Even though some apps suffered, the goal was to encourage developers to more closely monitor crash reports and user reviews. Without checking these types of reports or user feedback, developers fail to recognize that a problem exists. This can result in a shaky performance for days or an even longer extended period of time, which causes users to seek a competitor app that won’t disappoint them.

4. Ignoring user reviews

User reviews are an integral part of any App Store Optimization (ASO) strategy to ensure that users aren’t experiencing any difficulties with the app and to let them know their feedback is appreciated. If performance is lacking, there’s a feature that’s causing the app to crash, or an update hasn’t been well-received, users will speak their minds in the reviews section.

If a competitor is engaging with their audience more than another developer, users will take notice. Developers need to continually engage with their users to show that they care about what they have to say. If a competitor app has created a solid user-developer relationship, they’re more likely to turn a negative review into a positive one. All developers need to pay attention to what their users are saying, especially if a review threatens going to a competitor app.

5. App consumes too much battery or space

If an app is draining a device’s battery more than others or taking up too much space, users will find another app that benefits them just the same. Roughly 50.6% of users tend to uninstall if the app takes up too much space on the device to save storage.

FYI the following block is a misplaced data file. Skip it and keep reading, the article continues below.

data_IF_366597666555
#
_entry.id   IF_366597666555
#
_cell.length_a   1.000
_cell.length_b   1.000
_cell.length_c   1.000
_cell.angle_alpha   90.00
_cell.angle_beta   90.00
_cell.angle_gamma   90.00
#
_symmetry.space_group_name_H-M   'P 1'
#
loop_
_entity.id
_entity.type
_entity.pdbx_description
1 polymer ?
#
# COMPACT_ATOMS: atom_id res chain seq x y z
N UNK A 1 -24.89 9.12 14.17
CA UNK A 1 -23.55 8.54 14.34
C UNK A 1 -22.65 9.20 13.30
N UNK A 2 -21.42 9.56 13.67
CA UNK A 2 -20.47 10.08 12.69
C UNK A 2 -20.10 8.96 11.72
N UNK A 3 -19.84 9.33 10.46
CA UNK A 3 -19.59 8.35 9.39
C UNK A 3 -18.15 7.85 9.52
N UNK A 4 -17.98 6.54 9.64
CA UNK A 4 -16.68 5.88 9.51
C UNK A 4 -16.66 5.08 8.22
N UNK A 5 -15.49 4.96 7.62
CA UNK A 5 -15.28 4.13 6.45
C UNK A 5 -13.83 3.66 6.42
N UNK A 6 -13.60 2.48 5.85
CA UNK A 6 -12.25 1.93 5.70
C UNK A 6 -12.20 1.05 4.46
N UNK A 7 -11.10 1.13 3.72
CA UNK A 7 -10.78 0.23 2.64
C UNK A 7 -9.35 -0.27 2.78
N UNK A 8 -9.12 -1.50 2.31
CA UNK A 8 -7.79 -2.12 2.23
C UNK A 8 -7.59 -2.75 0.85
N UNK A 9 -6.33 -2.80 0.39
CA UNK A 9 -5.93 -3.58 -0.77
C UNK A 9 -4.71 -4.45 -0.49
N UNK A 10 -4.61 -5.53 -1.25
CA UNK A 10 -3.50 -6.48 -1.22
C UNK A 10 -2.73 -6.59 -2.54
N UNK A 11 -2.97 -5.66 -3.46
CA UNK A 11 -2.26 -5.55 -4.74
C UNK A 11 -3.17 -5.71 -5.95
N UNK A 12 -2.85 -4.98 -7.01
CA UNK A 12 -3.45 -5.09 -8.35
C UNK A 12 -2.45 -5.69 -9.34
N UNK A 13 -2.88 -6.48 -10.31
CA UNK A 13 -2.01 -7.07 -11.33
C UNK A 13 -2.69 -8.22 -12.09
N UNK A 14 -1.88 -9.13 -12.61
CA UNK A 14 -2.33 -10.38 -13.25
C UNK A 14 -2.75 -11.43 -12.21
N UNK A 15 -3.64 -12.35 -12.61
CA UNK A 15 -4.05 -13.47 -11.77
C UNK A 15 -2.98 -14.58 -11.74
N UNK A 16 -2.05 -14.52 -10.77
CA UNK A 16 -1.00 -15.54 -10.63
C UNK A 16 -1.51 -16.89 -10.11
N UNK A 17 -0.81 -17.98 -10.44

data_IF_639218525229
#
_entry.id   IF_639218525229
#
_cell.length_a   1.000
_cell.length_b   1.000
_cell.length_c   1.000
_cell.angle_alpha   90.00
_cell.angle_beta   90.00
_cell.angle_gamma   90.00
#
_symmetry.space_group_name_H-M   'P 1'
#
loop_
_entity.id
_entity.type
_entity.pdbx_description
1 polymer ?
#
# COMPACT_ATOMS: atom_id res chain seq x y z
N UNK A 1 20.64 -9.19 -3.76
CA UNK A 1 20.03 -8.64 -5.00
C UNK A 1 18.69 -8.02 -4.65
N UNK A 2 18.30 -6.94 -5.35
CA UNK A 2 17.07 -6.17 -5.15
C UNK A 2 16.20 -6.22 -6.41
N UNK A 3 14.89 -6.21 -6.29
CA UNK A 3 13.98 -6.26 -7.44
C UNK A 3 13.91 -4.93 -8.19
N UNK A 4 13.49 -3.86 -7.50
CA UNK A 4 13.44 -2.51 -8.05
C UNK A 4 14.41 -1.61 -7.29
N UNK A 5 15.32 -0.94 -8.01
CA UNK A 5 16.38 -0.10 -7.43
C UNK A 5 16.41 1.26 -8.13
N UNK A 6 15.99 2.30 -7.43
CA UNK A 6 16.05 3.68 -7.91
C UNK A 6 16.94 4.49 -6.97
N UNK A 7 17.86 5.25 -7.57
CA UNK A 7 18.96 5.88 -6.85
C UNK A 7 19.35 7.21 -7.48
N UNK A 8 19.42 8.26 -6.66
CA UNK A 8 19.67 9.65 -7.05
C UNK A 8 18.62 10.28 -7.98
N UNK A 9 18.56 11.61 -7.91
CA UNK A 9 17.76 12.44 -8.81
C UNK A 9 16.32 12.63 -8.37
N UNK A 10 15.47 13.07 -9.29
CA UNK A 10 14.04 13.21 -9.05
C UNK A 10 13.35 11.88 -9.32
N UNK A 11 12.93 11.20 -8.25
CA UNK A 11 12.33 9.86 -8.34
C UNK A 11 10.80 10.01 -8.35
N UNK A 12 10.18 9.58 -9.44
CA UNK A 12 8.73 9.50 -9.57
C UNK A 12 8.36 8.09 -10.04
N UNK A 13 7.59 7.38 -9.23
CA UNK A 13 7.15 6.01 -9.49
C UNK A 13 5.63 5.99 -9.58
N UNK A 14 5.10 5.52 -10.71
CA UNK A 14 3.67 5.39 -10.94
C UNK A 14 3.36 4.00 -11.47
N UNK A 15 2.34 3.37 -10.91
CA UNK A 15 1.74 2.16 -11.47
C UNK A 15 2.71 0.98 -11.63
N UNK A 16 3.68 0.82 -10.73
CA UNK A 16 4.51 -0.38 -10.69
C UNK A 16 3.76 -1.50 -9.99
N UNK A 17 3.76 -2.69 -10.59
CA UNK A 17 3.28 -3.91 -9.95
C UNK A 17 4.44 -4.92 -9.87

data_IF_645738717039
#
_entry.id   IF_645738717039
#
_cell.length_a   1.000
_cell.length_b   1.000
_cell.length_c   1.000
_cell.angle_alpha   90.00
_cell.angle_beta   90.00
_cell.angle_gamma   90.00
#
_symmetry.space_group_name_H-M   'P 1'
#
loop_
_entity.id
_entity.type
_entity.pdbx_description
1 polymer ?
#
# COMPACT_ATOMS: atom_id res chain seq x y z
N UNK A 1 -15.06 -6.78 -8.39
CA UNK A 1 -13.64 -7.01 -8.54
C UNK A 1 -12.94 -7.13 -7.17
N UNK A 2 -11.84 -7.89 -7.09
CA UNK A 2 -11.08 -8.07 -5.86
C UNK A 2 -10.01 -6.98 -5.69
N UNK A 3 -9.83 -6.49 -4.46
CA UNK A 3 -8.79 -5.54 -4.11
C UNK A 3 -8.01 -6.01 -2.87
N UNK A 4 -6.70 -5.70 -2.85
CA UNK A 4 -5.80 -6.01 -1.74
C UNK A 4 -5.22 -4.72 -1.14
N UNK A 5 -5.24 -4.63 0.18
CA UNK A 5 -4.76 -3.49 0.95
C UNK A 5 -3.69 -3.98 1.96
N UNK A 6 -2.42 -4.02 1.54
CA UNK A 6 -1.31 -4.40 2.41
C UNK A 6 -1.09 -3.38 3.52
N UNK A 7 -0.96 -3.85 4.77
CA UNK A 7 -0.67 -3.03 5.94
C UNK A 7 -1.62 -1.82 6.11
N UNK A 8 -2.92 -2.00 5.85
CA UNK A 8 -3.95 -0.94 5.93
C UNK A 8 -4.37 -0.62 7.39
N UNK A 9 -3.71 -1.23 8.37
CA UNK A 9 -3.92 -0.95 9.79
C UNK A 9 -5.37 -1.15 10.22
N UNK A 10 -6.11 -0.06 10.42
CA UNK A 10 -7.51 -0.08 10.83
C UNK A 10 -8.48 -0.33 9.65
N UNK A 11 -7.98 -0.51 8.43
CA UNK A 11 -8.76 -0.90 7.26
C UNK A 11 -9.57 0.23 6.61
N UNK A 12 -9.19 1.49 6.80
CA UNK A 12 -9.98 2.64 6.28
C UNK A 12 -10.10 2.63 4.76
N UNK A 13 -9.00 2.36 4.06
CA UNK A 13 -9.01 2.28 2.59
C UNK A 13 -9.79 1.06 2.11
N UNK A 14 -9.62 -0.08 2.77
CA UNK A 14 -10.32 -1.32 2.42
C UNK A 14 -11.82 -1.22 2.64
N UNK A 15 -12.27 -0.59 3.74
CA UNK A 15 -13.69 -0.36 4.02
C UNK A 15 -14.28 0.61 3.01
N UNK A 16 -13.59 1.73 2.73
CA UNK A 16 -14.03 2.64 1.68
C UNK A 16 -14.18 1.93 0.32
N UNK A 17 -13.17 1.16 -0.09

Since so many devices are limited on space, users will likely uninstall in order to save space on other apps, documents, etc. For example, if there are two RPG mobile games, one is 1 GB while the other is 500 MB, users will uninstall the larger app because it’s taking up too much storage. Despite the stories, mechanics, and features being completely different, the competitor app takes up less space, so is more likely to be installed.

Don’t suffer from poor retention rates

Developers need to do everything they can to ensure that their retention is up and their userbase doesn’t go with a competitor app. Declining retention rates due to users installing a competitor’s app can be the silent killer for any app’s success.

It’s important that developers prevent the following from happening:

  • Underutilized notifications
  • Time-consuming onboarding processes
  • Shaky app performance
  • Ignoring user reviews
  • Unnoticed battery and storage space consumption

If any of the above five points occur, there’s a high probability that the app will suffer while competitors prosper. When one app fails another can find success. Developers need to stay ahead of these issues to keep their retention rates high. If these points do occur, users are sure to install a different app, boosting a competitor’s success.

Guest author: Dave Bell is the Co-Founder and Chief Executive Officer of Gummicube. In this role, Dave is responsible for overseeing the business strategy for Gummicube, driving growth and market development. Dave is a pioneer of the mobile entertainment industry with more than 15 years of experience in publishing, marketing and distributing mobile apps and games across carrier, direct-to-consumer and app store channels.